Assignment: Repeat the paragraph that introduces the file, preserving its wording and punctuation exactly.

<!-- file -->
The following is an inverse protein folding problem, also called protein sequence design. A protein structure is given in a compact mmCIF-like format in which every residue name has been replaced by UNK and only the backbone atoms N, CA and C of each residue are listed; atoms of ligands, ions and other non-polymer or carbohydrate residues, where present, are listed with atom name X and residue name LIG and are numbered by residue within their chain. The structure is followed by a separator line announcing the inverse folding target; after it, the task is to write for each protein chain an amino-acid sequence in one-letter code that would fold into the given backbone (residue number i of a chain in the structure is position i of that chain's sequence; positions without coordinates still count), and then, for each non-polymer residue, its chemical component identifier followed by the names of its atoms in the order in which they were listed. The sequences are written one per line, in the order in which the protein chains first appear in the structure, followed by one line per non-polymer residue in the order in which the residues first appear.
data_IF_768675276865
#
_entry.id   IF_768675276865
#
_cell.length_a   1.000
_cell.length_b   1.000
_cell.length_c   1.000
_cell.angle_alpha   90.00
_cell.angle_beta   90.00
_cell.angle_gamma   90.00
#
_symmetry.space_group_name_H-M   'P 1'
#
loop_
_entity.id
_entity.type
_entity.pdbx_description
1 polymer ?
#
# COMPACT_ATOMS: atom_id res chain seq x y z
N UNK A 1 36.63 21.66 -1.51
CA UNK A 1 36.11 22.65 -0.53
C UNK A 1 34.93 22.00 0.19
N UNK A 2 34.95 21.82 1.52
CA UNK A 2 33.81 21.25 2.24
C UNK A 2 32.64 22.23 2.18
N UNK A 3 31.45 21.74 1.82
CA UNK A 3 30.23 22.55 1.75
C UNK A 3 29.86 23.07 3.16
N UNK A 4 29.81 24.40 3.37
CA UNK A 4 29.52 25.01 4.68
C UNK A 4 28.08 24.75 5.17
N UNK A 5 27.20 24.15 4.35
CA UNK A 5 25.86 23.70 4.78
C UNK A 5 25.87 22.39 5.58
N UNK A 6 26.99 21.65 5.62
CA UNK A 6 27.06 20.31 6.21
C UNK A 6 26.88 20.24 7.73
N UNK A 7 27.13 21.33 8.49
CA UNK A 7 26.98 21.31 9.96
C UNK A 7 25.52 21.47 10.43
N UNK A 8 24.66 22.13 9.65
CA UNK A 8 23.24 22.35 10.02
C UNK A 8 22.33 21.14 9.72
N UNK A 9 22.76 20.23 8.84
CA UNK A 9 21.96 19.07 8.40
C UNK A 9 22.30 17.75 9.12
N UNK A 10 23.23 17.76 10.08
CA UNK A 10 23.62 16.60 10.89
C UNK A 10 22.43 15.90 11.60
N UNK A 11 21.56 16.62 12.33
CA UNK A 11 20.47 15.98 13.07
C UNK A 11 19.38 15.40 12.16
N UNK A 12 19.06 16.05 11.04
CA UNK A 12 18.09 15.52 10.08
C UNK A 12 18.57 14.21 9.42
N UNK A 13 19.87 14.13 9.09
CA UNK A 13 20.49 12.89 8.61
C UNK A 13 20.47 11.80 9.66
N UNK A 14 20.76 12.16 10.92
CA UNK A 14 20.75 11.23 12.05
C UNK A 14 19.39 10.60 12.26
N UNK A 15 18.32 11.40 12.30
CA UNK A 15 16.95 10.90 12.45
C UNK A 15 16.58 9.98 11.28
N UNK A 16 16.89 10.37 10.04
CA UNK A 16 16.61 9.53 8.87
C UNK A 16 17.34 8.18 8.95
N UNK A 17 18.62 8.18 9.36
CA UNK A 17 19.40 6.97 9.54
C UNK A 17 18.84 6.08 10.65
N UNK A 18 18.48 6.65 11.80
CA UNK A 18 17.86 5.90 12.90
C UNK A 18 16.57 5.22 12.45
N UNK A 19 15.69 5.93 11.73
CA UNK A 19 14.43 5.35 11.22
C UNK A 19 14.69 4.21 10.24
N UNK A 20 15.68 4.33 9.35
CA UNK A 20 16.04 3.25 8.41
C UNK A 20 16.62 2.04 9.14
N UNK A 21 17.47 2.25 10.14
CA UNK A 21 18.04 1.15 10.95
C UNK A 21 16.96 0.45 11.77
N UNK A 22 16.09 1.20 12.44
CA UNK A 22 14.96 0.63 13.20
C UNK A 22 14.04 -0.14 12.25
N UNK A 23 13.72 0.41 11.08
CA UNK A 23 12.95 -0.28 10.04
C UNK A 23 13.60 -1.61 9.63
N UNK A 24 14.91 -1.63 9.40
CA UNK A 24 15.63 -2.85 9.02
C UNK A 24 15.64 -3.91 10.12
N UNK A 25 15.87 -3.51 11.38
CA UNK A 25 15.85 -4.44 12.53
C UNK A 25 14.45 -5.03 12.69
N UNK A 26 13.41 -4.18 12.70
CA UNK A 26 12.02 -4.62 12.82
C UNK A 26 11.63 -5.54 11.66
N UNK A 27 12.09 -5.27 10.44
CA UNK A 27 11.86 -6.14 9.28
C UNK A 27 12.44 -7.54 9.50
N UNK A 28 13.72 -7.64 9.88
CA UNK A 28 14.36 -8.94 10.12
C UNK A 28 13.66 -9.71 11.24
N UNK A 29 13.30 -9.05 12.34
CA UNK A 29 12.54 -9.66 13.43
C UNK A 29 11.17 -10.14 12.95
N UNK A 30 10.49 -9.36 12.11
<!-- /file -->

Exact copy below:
The following is an inverse protein folding problem, also called protein sequence design. A protein structure is given in a compact mmCIF-like format in which every residue name has been replaced by UNK and only the backbone atoms N, CA and C of each residue are listed; atoms of ligands, ions and other non-polymer or carbohydrate residues, where present, are listed with atom name X and residue name LIG and are numbered by residue within their chain. The structure is followed by a separator line announcing the inverse folding target; after it, the task is to write for each protein chain an amino-acid sequence in one-letter code that would fold into the given backbone (residue number i of a chain in the structure is position i of that chain's sequence; positions without coordinates still count), and then, for each non-polymer residue, its chemical component identifier followed by the names of its atoms in the order in which they were listed. The sequences are written one per line, in the order in which the protein chains first appear in the structure, followed by one line per non-polymer residue in the order in which the residues first appear.